If the concentration of a gas molecule in the atmosphere or the ocean increases, then the concentrations and rates will no longer be in equilibrium with one another. Diffusion will move the system towards equilibrium again.

Due to continued increases in carbon dioxide levels in the atmosphere, diffusion acts to continuously increase amounts of carbon dioxide in the ocean in order to achieve equilibrium.

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pH, Hydrogen Ions and Acidity
pH is the measure of acidity. It is a measure of the concentration of hydrogen ions (H+) in a solution. Oddly, as the numbers of hydrogen ions increase, the pH level drops. To make things more complicated, this is a logarithmic relationship. This means that a drop in pH of 0.1 units is equivalent to a 30% increase in hydrogen ions or acidity level. So the predicted drop of 0.4 pH units by 2100 actually means the oceans will be 150% more acidic!

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Metabolism and the Carbon Cycle
Long chain organic molecules are made by the fixation of carbon dioxide during photosynthesis. Photosynthesis uses high energy ultraviolet radiation from the sun to drive the formation of long chains of carbon atoms. These atoms are joined by high energy covalent bonds. In photosynthetic organisms, these molecules are used for a host of purposes such as building cell walls.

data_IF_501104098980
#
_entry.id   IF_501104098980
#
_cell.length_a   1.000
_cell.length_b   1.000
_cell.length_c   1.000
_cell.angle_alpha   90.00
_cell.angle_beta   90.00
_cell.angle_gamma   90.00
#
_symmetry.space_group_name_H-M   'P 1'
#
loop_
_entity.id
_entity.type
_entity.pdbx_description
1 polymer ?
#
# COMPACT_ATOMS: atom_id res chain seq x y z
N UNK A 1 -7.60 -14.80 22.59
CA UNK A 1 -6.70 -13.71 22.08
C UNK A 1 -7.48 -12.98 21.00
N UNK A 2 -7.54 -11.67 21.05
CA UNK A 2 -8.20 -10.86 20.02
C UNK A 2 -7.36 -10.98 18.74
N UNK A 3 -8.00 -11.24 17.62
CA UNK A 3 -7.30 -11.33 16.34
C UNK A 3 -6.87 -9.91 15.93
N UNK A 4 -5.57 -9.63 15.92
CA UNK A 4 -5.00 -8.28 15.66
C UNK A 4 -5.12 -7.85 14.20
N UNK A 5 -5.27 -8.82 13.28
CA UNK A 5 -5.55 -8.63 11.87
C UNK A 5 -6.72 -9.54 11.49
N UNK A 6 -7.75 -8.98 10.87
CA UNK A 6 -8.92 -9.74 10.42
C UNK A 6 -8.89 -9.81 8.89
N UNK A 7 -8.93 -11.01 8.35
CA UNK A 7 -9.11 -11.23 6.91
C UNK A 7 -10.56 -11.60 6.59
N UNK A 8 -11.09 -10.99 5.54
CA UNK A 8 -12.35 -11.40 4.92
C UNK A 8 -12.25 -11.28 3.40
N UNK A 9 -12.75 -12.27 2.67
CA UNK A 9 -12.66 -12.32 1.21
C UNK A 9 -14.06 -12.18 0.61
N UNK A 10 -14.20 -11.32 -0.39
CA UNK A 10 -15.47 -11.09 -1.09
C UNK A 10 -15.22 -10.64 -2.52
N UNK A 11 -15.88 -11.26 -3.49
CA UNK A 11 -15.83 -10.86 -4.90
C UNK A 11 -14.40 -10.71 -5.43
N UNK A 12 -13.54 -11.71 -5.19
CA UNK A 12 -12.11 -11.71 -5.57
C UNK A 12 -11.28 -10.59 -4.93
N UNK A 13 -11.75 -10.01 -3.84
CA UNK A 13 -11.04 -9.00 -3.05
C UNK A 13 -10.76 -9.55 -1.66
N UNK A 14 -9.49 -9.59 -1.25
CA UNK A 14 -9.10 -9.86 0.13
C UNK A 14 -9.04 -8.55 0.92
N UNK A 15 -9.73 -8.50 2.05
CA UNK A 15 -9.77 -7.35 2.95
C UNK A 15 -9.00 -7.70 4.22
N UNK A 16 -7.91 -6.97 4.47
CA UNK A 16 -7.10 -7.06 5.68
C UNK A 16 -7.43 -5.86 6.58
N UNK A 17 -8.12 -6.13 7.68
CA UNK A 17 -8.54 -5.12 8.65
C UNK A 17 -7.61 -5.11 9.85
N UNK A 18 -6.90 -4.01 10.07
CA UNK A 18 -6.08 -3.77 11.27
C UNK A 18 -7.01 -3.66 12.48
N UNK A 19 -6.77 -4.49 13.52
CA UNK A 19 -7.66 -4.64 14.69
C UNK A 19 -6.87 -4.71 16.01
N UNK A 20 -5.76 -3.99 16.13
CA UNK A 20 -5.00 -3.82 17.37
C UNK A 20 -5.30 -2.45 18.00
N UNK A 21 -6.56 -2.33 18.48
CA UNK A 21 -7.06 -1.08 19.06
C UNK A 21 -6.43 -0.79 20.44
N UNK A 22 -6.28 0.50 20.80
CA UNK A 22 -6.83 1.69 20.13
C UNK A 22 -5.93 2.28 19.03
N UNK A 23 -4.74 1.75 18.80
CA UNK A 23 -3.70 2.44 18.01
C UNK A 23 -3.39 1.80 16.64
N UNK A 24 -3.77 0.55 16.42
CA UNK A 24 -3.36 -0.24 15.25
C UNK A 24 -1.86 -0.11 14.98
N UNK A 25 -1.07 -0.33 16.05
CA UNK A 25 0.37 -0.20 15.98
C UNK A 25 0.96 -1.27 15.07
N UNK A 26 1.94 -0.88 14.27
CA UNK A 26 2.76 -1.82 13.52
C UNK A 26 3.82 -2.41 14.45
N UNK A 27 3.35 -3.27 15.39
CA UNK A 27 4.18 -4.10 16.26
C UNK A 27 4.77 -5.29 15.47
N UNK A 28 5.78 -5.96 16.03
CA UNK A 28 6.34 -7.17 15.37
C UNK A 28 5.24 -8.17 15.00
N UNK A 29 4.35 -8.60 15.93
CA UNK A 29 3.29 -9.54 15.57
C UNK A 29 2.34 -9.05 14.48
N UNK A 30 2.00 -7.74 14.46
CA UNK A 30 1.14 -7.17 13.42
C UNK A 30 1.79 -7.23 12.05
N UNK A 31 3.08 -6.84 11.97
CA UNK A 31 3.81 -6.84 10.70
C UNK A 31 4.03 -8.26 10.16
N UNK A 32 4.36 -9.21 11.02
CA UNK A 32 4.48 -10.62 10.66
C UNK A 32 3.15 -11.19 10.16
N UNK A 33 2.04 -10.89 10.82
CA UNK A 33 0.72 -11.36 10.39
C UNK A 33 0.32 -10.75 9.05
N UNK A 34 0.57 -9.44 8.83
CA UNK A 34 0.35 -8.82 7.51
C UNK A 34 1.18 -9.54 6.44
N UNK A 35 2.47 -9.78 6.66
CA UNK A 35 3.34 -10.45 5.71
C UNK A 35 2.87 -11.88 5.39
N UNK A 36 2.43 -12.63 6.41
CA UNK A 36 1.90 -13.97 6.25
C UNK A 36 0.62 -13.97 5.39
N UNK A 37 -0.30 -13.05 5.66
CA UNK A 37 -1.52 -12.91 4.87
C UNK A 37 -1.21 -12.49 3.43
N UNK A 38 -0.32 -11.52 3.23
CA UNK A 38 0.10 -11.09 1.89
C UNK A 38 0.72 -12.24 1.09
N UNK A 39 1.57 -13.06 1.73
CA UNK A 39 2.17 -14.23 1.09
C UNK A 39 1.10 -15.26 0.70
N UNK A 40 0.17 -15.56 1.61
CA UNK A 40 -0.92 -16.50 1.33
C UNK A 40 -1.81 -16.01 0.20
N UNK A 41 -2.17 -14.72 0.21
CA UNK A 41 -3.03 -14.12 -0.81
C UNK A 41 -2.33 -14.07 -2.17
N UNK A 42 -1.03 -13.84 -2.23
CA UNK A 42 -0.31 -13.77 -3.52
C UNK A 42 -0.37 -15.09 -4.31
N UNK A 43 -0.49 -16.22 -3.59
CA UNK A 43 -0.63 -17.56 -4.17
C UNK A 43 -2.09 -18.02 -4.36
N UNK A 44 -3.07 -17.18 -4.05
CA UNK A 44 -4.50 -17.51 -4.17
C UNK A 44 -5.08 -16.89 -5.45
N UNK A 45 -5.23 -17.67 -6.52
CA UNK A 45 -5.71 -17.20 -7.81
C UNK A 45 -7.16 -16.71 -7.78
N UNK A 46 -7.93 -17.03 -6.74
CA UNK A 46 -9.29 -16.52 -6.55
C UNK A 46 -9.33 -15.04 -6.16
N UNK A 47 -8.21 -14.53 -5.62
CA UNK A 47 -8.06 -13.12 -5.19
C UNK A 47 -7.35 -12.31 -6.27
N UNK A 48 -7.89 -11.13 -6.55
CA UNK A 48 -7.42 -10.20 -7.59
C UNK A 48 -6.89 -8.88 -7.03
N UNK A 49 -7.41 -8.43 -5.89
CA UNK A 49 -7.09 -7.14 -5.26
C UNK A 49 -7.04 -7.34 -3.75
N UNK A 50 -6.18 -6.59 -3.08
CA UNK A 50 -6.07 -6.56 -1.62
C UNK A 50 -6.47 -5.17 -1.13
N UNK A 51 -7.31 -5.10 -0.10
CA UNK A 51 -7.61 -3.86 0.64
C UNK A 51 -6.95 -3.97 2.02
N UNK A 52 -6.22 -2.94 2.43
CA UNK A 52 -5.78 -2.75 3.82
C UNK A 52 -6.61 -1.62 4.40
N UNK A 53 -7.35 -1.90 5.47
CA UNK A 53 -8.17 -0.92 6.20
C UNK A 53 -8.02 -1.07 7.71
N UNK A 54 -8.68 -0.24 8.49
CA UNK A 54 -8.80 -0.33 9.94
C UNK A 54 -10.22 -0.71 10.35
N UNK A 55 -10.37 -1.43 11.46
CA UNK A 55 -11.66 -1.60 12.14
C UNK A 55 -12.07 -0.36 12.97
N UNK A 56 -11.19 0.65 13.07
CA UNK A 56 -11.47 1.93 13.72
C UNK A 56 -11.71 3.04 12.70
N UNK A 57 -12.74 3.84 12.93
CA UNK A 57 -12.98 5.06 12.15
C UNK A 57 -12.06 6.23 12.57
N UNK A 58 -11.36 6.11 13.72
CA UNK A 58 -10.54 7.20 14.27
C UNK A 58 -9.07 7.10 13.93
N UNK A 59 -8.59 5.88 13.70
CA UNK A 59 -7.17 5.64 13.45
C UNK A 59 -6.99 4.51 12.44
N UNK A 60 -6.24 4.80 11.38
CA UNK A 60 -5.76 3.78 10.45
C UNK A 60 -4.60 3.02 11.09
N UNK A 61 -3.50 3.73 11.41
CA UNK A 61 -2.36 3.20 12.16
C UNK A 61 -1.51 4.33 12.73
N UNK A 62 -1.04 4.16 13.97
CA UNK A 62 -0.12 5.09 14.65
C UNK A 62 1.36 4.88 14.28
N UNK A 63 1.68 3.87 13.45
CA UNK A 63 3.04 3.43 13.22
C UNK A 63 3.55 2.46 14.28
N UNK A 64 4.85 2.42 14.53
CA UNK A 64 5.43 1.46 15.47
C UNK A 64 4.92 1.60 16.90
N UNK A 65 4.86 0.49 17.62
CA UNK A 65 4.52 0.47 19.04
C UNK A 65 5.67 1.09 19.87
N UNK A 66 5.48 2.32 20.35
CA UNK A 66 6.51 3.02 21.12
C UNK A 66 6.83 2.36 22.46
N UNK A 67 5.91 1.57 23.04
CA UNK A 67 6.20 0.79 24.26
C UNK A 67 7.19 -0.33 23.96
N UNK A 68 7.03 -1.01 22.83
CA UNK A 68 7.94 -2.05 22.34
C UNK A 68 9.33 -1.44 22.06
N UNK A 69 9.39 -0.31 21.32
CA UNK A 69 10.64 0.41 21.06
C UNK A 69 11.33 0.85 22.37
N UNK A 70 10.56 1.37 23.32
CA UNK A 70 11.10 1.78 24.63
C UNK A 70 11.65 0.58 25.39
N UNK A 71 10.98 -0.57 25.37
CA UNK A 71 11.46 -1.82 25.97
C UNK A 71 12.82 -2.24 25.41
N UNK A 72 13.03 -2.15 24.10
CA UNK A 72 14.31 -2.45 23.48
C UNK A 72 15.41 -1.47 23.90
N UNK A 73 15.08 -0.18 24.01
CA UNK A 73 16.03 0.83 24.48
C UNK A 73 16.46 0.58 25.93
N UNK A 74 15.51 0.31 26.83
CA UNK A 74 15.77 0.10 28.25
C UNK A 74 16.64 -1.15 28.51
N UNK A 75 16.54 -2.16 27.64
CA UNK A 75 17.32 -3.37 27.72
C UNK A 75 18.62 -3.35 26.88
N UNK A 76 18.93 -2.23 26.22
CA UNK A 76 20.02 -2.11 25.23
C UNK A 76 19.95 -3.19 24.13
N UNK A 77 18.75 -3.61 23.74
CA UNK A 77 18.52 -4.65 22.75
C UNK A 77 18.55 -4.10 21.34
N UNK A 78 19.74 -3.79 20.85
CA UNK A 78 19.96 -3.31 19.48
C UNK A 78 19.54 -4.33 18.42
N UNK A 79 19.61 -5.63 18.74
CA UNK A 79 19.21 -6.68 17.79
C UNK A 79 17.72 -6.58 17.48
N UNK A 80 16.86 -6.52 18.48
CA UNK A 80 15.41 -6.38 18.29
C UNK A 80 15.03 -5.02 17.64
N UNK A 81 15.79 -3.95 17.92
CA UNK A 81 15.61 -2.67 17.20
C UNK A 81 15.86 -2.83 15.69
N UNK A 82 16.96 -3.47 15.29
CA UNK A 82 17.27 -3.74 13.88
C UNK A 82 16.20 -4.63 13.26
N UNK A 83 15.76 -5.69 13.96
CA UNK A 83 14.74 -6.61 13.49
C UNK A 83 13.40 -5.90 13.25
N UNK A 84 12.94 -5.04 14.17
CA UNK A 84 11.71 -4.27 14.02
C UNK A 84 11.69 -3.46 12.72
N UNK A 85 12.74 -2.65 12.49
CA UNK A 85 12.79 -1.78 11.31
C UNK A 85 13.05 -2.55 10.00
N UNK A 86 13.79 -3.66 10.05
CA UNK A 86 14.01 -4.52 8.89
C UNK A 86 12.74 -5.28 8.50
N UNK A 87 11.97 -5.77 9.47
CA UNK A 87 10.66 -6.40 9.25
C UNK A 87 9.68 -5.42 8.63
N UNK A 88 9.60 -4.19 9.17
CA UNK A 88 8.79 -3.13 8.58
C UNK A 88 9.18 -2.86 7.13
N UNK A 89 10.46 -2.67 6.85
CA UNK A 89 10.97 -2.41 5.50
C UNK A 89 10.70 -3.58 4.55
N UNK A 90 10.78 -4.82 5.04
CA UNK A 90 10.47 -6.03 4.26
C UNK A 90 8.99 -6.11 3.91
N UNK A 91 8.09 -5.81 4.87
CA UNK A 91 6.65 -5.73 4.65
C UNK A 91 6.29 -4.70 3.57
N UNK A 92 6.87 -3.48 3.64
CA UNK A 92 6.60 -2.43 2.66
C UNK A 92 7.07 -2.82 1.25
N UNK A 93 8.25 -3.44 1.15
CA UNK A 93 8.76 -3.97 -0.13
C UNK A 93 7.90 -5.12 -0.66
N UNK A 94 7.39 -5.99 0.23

They are the principle source of energy for organisms higher up the food chain. Enzymes produced by these organisms break down the covalent carbon-carbon bonds and in doing so produce energy molecules that the cells use to drive the processes of life. As these carbon-carbon bonds are broken, carbon dioxide and other small carbon-containing molecules such as methane are once again released.

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Lysoclines & Supersaturation
The lysocline is the depth below which the ocean is undersaturated with respect to a particular salt. A saturated or super-saturated solution is a solution that cannot hold anymore of a particular salt. This salt will have a tendency to precipitate. In an undersaturated solution, salts have a tendency to dissolve.

So when the ocean is undersaturated with respect to calcium carbonate, the shells of organisms, made of CaCO3, have a tendency to dissolve. The lower the level of calcium carbonate saturation, the quicker shells dissolve and the harder organisms have to work to maintain them.
As the lysocline in the ocean rises, organisms, at or near to the surface, that rely on calcium carbonate, start to struggle.